And then there was the Mongolian tattoo artist I paid a visit to. In 6 inch patent leather combat boots, fishnets, a corset, and not speaking a word of English, I mistakenly viewed her as someone with whom I had nothing in common. I had to laugh five minutes later when she was sitting at a computer updating her Facebook statues and looking at a pair of pants on Zara’s website. She could have been my sister.
The examples go on and on. The guard on the Kyrgyz/Kazakh border playing minesweeper on his computer but quickly hiding the window when his boss entered the room, the prostitute in Turkmenistan who drops a dumpling on the ground and quickly dusts it off and blows on it before popping it into her mouth, the nervous smile of an Uzbek boy as he waits to see if we enjoy the watermelon he bought us (we did), the primal serenity on the face of the Istanbuli car mechanic who lights his first cigarette after sundown during Ramadan, the four 60 year old Japanese men on the train who tease and poke fun at each other in the same way my own father and his friends do, and the DJs in London, Sarajevo, Istanbul, Baku, Almaty and Beijing who all play the exact same songs while girls dance in the same black dresses and high heels and guys stand aside with the same “I want to appear as if I don’t give a damn but I’m actually having a really fun time” looks on their faces.
To me, these subconscious moments provide more insight into people’s true persona than any list of attributes ever could. Title, ranks, and words that claim to make up our “identity” just isolate us from one another, sweeping over the intangible similarities in all humankind with useless jargon that gives us an excuse to hate and fight one another. Time and time again my mind raced back to the famous 1914 Christmas Truce during World War One, in which German and English soldiers came out from the trenches to exchange gifts and play a game of soccer.
While we are told that “they don’t understand us” and we are told that “they hate us” let me assure you that “they” are more similar to “us” than you could ever imagine and, by and large, “they” hate you no more than you hate them. Whether it be the North Korean waitresses at Pyongyang restaurant in Ulaan Baatar or the group of Iranian men we spent hours with at the Turkey/Georgia border or the plethora of stories I could lay on your from my prior travels to Cuba and Syria/Lebanon/Palestine, at the root of every interaction is not a nationalistic hatred but a genuine desire to find common ground. When you wipe away politics and color and creed, you are left with an undercurrent of two human beings seeking to relate, like two streams flowing from a common source.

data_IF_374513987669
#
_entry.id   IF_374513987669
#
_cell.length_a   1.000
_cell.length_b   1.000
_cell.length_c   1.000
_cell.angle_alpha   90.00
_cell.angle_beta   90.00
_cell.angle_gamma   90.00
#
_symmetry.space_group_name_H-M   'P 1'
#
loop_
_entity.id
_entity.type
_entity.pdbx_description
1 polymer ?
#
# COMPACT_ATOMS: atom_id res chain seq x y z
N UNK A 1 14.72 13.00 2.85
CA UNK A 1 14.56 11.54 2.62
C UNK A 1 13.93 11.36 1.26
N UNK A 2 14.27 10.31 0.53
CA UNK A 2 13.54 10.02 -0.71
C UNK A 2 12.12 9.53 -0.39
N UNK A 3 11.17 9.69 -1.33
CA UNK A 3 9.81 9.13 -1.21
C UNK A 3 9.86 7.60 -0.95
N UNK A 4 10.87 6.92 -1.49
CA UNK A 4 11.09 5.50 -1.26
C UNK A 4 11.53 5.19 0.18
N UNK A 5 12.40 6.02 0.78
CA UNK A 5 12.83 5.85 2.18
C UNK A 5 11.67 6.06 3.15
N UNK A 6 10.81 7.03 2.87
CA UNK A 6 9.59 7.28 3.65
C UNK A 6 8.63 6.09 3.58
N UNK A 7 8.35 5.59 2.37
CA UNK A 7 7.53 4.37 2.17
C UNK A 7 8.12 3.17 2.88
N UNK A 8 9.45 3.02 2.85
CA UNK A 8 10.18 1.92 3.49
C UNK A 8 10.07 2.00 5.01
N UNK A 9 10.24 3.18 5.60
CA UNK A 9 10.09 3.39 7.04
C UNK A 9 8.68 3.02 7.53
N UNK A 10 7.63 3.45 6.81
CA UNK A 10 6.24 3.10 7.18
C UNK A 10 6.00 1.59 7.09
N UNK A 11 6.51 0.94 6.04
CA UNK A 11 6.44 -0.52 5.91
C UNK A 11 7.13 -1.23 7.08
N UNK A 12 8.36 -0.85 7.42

Of course there are some bad people out there, but are just as present “here” as they are “there.” What a shame it would be if these few rotten tomatoes spoiled an infinite harvest of love and compassion and friendship for the rest of us. The world may indeed be quite large, but it will never seem lonely when you can overcome this hurdle that we are all different and not to be trusted.
Not having faith/trust in humankind is a self-fulfilling prophesy. If you ask a question of a stranger while clutching your purse and constantly looking over your shoulder, you are bound to be greeted just as coldly. But if you can lower your guard, rid yourself of whatever preconceived notions may exist and greet this person as if they were your brother or sister, I think you’ll find a complementary greeting returned. Sure there is some nominal risk to this method of interaction, but I will stick to it time and time again.
Personally, I am sick of being told that we are so different from other groups of people, and I am tired of hearing that these differences cannot be overcome. I am positively done hearing that events which occurred exactly ten years ago have changed the world in such a way that it’s no longer safe to go out there.
So I leave you with a test. Go somewhere you’ve never been that scares you. Could be across the world or across town. Get yourself lost, pick the first stranger you see, look beyond the superficial differences setting you apart, and ask him or her for directions home. I think you’ll be surprised what you see.